Margalit Oved—dancer, choreographer, singer, actress, musician—is the epitome of a performance artist. She has left an indelible mark on twentieth-century Jewish culture through her inventive and modern interpretations of ancient biblical tales.
Oved, an émigré from Yemen, began her career in her teens as one of the original members of Sarah Levi-Tanai’s ethnic Inbal Dance Company in Tel Aviv, Israel. Her creative roots go further back, however, to her native Aden, where as a child she danced barefoot and carefree. Her story, told through her dances, is that of a Jewish Yemenite turned Israeli and then American. Despite her several transformations, she did not abandon her earliest influences. At the same time, she has internalized her experiences in the United States, including the raising of an American-born family, and used them to inform her more recent work.
Born around 1934, Oved attended Catholic school because her mother believed that she would receive the best education there. In an interview with The Jerusalem Post in 1995, Oved said that her mother’s concept of God was “sincerity, compassion and honesty.”
In her fifteen years with the Inbal Dance Company, Oved choreographed dances based on the rhythms and traditions of Yemen, Arabia, Africa, India, and Spain. She worked closely with Inbal’s students, as well as with its director, Sarah Levi-Tanai. Oved rose to the status of principal dancer before quitting the company in 1965 to strike out on her own.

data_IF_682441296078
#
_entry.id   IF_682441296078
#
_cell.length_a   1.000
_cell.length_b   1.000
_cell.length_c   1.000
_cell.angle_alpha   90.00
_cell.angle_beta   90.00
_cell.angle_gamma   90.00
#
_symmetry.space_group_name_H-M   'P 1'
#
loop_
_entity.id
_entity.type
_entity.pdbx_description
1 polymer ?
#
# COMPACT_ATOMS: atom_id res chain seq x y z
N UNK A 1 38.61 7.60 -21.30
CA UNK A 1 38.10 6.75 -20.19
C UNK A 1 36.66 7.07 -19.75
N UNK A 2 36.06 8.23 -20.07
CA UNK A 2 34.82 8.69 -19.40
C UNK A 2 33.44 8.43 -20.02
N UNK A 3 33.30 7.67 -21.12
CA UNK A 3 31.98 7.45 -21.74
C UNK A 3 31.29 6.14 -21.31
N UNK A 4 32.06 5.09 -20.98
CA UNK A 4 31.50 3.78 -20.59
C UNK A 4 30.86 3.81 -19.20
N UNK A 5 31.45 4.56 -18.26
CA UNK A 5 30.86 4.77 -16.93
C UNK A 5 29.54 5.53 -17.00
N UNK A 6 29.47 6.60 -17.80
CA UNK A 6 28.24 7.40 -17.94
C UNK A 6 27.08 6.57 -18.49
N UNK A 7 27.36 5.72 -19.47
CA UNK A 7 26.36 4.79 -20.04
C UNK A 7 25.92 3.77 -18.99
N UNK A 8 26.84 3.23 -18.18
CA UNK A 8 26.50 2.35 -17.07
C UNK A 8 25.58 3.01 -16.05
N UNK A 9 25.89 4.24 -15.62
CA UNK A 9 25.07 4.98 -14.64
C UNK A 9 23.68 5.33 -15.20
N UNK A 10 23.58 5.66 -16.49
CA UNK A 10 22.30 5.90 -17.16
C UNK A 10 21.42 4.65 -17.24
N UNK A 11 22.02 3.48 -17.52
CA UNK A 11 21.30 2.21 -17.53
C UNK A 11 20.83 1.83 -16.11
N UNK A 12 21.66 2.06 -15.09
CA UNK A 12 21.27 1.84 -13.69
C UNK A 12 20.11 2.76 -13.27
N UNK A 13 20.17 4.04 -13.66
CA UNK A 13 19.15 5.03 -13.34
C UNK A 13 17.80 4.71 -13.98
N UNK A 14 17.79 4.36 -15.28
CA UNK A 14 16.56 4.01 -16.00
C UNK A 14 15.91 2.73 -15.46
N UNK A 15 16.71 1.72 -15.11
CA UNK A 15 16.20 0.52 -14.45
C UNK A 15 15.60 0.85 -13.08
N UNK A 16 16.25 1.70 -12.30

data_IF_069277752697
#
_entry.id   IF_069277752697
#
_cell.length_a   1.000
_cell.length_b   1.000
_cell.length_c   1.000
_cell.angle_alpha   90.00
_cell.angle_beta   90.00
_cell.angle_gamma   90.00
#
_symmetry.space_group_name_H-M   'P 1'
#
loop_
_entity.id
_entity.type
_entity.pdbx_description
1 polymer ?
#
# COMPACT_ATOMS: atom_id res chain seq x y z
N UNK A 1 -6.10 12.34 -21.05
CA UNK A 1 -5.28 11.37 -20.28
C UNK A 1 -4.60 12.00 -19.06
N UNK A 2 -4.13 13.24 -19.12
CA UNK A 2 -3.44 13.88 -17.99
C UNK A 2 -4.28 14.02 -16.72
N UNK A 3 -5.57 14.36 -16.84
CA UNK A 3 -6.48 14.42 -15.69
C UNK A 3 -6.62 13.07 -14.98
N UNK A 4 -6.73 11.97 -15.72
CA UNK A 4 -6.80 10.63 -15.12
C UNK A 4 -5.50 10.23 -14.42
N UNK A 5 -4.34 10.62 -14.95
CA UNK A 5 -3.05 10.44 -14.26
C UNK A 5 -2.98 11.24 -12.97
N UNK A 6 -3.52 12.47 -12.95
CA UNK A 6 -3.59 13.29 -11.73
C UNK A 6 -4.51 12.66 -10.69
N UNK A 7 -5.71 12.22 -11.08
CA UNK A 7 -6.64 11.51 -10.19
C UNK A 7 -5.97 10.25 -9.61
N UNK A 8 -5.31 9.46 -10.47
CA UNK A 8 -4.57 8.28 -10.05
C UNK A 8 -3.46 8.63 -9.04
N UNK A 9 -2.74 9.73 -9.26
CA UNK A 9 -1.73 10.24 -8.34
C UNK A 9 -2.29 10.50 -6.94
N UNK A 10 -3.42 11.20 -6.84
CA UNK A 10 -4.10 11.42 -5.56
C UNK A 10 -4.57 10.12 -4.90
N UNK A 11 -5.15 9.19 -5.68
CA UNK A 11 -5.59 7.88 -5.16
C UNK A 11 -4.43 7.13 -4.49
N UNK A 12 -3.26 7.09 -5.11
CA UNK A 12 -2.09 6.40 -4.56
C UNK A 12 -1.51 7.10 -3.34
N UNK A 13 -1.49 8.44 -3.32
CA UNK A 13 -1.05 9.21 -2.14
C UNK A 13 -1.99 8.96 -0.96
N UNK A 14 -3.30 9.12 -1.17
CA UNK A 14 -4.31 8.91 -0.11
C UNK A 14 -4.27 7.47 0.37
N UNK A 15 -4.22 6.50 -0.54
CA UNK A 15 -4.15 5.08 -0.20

In 1967, she settled in Los Angeles. She met and married Melvin Marshall, whom she has called a “prince of the Bronx.” Together, they have two sons.
Oved began teaching in the dance department at UCLA. She started building her solo repertoire, creating Yemenite Wedding, The Dybbuk of Aden, The Birth of a Drum, and Kingdom of Spirit. Other dances from that period include Gestures of Sand (made into a documentary film), A Donkey Stepped on a Flower, The Prophetess, Tamar, In Memory of Jeanie Irwin, A Dancer, and My Father (later renamed The Family of Man). Landscape brought her to the attention of the American public when it was performed at the Los Angeles Dance Festival in 1972. Dance Magazine wrote, “[Oved is] a radiant performer who moves with calculated economy yet conveys an impression of dancing with extravagant panache. Oved is also a highly original choreographer.”
In 1973, she created Through the Gate of Aden, the tale of her own life writ large. Through music and movement, she portrayed life in her native town.
Biblical, familial, and mystical themes occupy center stage in Oved’s work. Through these themes, she expresses her beliefs about life’s basic virtues and values: honesty, simplicity, and the importance of human relationships. For example, her work In the Beginning enacts the burgeoning awareness of Adam and Eve. Dance Magazine, in September 1974, described the work as portraying “the discovery of all expression for the first time ... the journey from the paradise of non-knowledge to the hell of knowledge.”